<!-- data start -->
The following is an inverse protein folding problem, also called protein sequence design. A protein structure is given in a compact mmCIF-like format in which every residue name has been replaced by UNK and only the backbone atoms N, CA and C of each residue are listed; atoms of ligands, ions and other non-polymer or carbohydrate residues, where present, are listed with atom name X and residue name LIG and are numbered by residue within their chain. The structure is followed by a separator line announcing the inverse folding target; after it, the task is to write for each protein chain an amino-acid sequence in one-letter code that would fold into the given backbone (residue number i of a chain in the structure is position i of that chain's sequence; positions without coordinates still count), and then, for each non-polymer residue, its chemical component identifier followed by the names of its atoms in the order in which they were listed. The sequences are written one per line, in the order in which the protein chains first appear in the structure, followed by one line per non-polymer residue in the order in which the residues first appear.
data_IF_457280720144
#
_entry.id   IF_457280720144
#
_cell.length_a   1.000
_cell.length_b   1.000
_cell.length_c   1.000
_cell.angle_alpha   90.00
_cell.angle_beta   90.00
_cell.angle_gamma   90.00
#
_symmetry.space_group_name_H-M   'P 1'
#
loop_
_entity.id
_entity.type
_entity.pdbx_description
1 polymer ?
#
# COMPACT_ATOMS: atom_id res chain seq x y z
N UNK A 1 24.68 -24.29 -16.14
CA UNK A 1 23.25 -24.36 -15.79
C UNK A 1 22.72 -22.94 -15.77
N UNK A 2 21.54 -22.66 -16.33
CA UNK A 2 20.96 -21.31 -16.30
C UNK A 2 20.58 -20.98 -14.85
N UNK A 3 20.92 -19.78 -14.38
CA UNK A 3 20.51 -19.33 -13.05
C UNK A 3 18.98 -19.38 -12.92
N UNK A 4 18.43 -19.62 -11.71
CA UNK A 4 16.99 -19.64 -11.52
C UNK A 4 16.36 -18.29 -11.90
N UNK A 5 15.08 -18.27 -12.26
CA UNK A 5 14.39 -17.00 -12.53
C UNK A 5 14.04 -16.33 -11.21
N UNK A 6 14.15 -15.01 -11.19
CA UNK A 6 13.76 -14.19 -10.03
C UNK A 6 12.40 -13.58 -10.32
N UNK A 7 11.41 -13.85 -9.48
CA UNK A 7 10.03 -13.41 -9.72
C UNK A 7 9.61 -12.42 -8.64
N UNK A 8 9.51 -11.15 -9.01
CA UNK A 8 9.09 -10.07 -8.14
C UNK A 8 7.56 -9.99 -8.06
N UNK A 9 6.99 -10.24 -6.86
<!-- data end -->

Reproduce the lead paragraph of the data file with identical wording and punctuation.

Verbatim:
The following is an inverse protein folding problem, also called protein sequence design. A protein structure is given in a compact mmCIF-like format in which every residue name has been replaced by UNK and only the backbone atoms N, CA and C of each residue are listed; atoms of ligands, ions and other non-polymer or carbohydrate residues, where present, are listed with atom name X and residue name LIG and are numbered by residue within their chain. The structure is followed by a separator line announcing the inverse folding target; after it, the task is to write for each protein chain an amino-acid sequence in one-letter code that would fold into the given backbone (residue number i of a chain in the structure is position i of that chain's sequence; positions without coordinates still count), and then, for each non-polymer residue, its chemical component identifier followed by the names of its atoms in the order in which they were listed. The sequences are written one per line, in the order in which the protein chains first appear in the structure, followed by one line per non-polymer residue in the order in which the residues first appear.